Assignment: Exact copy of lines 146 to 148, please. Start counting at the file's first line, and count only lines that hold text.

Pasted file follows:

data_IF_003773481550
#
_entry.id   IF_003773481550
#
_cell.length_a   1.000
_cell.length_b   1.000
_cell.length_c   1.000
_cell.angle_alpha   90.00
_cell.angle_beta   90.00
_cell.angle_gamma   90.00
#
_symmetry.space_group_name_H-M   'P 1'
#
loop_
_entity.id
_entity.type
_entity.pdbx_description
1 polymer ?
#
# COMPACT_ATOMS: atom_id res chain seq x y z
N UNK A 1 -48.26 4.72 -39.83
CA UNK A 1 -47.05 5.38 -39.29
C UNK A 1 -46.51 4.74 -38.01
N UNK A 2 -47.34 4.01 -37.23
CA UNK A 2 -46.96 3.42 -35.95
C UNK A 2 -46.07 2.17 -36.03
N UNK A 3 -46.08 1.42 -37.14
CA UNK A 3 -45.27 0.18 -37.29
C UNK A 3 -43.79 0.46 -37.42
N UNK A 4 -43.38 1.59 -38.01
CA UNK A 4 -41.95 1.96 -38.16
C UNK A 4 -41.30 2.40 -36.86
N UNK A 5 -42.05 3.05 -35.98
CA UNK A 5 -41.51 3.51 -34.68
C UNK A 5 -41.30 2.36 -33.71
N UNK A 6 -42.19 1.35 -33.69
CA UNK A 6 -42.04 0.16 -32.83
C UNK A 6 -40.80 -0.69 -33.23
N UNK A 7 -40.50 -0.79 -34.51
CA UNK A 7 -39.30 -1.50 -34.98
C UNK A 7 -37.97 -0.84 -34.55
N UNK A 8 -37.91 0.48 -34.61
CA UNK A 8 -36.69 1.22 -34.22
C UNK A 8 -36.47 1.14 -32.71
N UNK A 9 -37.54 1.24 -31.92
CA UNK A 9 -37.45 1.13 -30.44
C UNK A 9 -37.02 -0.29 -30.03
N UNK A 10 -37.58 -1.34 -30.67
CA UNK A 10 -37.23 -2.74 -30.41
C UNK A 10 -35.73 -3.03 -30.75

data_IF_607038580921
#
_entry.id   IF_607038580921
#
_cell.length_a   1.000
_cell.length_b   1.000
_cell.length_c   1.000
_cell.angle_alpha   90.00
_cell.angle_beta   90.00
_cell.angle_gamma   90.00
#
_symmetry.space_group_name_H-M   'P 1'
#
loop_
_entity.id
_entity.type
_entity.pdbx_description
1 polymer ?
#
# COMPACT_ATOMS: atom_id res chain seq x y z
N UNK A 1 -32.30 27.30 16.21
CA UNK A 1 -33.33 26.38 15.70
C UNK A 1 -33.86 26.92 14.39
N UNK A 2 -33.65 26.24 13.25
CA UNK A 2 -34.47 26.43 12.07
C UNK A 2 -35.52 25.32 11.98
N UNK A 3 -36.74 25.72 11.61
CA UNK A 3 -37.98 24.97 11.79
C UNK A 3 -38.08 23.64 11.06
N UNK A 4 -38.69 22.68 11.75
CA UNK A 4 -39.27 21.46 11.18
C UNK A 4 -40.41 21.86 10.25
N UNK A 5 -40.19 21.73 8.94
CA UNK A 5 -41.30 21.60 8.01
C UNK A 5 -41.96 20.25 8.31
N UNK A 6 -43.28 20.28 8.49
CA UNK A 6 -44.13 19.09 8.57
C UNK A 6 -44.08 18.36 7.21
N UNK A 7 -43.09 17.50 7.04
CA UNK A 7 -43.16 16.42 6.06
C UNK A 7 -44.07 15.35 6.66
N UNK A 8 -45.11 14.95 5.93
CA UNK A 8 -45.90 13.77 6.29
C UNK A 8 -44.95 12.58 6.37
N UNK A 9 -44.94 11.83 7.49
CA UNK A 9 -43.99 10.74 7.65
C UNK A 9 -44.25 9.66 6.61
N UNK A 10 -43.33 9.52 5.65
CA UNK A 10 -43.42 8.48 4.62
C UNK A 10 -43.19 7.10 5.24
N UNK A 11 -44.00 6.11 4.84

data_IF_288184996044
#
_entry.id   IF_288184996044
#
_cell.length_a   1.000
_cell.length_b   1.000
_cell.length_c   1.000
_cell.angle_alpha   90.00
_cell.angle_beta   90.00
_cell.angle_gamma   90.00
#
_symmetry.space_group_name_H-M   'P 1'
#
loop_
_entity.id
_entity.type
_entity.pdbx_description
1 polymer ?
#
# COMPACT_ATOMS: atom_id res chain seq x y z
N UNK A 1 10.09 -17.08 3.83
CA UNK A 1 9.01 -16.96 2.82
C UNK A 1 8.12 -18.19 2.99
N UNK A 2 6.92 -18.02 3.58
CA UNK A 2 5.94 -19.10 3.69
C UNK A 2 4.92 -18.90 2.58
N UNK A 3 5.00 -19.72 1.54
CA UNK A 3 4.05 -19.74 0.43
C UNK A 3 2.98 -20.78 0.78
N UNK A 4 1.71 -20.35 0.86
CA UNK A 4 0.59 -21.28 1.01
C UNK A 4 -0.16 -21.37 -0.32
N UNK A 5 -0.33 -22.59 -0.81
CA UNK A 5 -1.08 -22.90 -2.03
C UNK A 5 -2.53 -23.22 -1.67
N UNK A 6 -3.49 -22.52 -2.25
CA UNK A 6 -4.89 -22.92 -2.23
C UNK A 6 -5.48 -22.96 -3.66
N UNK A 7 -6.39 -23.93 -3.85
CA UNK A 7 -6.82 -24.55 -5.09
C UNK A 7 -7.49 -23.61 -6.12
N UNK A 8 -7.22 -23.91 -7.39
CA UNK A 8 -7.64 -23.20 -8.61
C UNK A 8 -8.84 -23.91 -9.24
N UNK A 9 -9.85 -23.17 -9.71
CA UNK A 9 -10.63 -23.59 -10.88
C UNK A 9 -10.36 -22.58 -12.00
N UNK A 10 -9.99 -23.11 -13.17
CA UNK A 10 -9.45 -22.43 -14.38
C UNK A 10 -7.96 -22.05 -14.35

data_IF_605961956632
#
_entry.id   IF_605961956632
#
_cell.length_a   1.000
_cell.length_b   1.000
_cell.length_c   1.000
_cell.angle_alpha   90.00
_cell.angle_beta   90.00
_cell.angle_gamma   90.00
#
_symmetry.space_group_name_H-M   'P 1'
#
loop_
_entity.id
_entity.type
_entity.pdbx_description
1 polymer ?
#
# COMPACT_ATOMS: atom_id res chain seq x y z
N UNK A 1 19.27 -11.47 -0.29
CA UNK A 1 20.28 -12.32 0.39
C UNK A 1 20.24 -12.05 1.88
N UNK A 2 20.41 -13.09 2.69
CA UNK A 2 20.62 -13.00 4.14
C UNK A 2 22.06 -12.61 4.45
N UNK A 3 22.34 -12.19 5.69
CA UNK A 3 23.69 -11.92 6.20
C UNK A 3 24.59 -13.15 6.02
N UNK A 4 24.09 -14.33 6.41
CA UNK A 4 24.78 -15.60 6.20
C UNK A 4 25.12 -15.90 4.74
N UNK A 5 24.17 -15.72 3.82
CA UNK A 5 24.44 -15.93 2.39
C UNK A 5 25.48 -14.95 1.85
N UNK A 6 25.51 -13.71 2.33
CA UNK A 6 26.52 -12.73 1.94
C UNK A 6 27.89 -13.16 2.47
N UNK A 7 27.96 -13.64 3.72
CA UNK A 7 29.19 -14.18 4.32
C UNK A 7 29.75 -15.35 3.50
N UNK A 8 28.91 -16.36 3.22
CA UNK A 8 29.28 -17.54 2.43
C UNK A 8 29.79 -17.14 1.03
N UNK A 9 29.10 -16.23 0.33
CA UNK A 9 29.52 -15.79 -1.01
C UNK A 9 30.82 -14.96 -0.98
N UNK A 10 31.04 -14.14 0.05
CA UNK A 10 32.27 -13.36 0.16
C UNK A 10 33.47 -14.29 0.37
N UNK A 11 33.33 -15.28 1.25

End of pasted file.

N UNK A 9 -9.85 -23.17 -9.71
CA UNK A 9 -10.63 -23.59 -10.88
C UNK A 9 -10.36 -22.58 -12.00